‘Melody. We just moved here last week. From up north.’
‘Where up north?’
‘A commune. Tuntable Falls. Have you heard of Nimbin?’
‘Of course,’ said Grace. Drop-out ’sixties scene, up in the rainforest mountains.
Explained the dreds. ‘I didn’t think there was anyone up there under sixty.’
‘Plenty,’ said Melody. ‘Their kids.’
‘You grew up there?’
‘No, here. Donvale. Most boring suburb in the world. Probably why I fled to Nimbin as soon as I could.’
Grace nodded. ‘Well, I for one am glad you came back! Hey, do you think you could both come for dinner one Saturday night? My husband Tom and I, and Lotte, we live just near the ice-cream shop. We would like to say thank you.’
The man beamed and looked absolutely delighted. ‘Can I bring my girlfriend?’
‘Of course.’ She looked at Melody. ‘Do you want to bring someone? Besides your son?’
‘Is your car alright?’ It was the polite thing to ask, although Grace could not have cared less about the car. I do hope my child’s body didn’t dent your fender?
Eddy blushed. ‘It’s fine. We drove here in it, remember? From the scene of the crime.’
‘Oh, yes. Sorry.’
‘So to speak. Wasn’t really a crime.’ The man spoke hastily, as if sensing Grace’s burning guilt, and the two women turned as one to study him for a moment.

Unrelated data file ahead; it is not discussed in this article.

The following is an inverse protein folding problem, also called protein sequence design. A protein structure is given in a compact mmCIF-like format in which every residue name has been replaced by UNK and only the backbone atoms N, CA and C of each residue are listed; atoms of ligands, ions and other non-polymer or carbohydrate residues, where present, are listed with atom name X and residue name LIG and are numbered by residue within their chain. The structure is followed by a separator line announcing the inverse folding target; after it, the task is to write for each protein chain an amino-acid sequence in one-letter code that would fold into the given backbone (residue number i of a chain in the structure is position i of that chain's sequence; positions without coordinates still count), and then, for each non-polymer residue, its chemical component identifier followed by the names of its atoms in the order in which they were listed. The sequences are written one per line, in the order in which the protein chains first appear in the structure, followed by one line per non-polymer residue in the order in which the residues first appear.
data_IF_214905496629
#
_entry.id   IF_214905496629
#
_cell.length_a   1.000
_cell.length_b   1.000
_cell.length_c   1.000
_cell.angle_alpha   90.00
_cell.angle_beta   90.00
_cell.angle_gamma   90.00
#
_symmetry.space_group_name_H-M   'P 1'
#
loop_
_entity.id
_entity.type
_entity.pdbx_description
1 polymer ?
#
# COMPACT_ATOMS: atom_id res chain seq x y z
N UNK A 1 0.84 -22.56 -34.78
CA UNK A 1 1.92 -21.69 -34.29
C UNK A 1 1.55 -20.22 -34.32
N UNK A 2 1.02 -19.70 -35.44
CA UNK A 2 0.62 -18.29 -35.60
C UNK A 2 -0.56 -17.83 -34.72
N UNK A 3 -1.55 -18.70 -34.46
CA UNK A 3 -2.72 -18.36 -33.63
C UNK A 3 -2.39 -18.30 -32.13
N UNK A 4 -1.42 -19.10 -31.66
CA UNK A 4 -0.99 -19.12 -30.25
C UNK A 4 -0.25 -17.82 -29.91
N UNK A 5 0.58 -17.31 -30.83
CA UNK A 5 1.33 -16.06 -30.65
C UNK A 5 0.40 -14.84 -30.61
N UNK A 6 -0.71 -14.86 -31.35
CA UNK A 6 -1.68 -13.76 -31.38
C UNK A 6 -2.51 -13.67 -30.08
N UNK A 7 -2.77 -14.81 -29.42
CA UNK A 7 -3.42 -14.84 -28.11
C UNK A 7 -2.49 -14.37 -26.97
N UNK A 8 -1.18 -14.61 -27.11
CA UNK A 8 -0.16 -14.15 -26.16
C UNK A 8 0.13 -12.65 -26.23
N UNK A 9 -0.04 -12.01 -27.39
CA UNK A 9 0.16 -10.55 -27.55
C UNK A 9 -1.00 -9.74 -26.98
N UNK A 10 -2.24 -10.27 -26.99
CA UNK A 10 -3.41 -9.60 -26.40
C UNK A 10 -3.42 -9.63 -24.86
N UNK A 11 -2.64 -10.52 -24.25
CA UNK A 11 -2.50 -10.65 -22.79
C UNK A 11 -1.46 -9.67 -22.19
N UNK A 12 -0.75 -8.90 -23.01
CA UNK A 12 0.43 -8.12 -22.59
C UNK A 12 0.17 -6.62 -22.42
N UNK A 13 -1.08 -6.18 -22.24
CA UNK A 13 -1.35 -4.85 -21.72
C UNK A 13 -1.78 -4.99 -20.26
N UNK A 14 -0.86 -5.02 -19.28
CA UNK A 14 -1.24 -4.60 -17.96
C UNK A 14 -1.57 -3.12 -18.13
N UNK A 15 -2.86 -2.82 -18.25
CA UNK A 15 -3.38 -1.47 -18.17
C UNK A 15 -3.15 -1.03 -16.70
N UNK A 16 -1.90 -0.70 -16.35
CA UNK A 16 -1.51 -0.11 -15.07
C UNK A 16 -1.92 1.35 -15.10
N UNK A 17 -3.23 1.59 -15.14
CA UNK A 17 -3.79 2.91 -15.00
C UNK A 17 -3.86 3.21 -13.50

‘I’m so sorry,’ he said, his hand on his heart.
‘It wasn’t your fault,’ Grace said gloomily. It would have been nice to blame something other than her daughter’s lunacy, but in this case it was not possible. ‘She’s always been a runner. I’m just lucky you both have quick reflexes.’ She tore a corner from a magazine and wrote. ‘So here’s my address. I’ll see you.’
At her feet, the boy, who must have been Lotte’s age, shrieked and pointed. A tiny tin train peeled away from his feet and skittered across the floor merrily, over the linoleum, under seats and between feet, carving a straight line through the lives it passed. The hippy looked accusingly at the man.
‘You fixed it.’
He looked sheepishly proud, and crouched by the squealing, delighted child.
AUTHOR Bio and Links:
Fran is a writer based in Melbourne, Australia. She worked as a newspaper journalist for twenty years, and recently had a midlife career crisis and retrained as a nurse. She won the Guy Morrison Prize for Literary Journalism in 2013. She is married with two children and she once lived in a commune, like Melody, and at another time she desperately wanted a second child, like Grace. Like Tom, she has pursued a few foolish dreams, and like Eddy, her courage has at times failed her. This is her fourth novel.
Buy link: http://www.amazon.com/Near-Miss-Fran-Cusworth-ebook/dp/B013O98WT4/ref=sr_1_1?ie=UTF8&qid=1443036707&sr=8-1&keywords=the+near+miss+Fran+Cusworth
Fran will be awarding an eCopy of The Near Miss to 3 randomly drawn winners via rafflecopter during the tour, and choice of 5 digital books from the Impulse line to a randomly drawn host.
a Rafflecopter giveaway